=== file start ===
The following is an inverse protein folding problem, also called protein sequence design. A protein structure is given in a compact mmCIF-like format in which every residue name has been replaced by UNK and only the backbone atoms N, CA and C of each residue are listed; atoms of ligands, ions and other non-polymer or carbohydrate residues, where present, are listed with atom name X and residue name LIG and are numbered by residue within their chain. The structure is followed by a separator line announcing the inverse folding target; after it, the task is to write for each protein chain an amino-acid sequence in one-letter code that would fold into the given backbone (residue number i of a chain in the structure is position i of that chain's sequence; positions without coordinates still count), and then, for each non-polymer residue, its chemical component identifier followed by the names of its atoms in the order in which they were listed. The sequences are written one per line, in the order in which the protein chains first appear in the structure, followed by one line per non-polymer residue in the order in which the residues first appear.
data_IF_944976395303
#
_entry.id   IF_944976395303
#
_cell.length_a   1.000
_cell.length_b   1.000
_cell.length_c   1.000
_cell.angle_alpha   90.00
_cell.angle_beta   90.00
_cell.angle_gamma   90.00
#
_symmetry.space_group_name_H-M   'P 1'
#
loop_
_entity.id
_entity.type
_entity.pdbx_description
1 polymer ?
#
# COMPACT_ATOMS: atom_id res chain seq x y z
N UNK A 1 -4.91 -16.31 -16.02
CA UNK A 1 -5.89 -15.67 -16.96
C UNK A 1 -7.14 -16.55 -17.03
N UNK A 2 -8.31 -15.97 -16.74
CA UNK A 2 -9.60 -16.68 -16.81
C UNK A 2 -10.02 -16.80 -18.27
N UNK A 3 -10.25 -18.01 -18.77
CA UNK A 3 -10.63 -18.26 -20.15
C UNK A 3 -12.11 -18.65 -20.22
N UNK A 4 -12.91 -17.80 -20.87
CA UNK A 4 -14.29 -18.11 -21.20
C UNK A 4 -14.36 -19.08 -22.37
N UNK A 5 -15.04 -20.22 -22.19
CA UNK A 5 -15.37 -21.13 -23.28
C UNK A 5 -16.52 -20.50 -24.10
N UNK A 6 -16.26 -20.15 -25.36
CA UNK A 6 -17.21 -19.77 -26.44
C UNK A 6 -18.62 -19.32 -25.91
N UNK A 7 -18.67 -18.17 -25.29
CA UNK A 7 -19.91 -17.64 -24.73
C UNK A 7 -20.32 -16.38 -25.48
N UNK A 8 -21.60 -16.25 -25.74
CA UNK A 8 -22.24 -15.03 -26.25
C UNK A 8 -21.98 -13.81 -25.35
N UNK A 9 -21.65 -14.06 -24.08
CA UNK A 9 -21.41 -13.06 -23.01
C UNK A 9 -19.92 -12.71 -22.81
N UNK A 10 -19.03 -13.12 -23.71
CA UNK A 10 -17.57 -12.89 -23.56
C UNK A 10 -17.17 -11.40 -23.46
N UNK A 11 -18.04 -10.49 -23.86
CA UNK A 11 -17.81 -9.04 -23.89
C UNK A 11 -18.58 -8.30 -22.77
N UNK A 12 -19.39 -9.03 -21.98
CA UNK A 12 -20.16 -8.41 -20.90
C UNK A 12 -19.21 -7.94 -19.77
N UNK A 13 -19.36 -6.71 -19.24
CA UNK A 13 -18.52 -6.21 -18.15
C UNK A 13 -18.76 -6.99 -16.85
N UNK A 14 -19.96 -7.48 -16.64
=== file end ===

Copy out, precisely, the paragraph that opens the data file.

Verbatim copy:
The following is an inverse protein folding problem, also called protein sequence design. A protein structure is given in a compact mmCIF-like format in which every residue name has been replaced by UNK and only the backbone atoms N, CA and C of each residue are listed; atoms of ligands, ions and other non-polymer or carbohydrate residues, where present, are listed with atom name X and residue name LIG and are numbered by residue within their chain. The structure is followed by a separator line announcing the inverse folding target; after it, the task is to write for each protein chain an amino-acid sequence in one-letter code that would fold into the given backbone (residue number i of a chain in the structure is position i of that chain's sequence; positions without coordinates still count), and then, for each non-polymer residue, its chemical component identifier followed by the names of its atoms in the order in which they were listed. The sequences are written one per line, in the order in which the protein chains first appear in the structure, followed by one line per non-polymer residue in the order in which the residues first appear.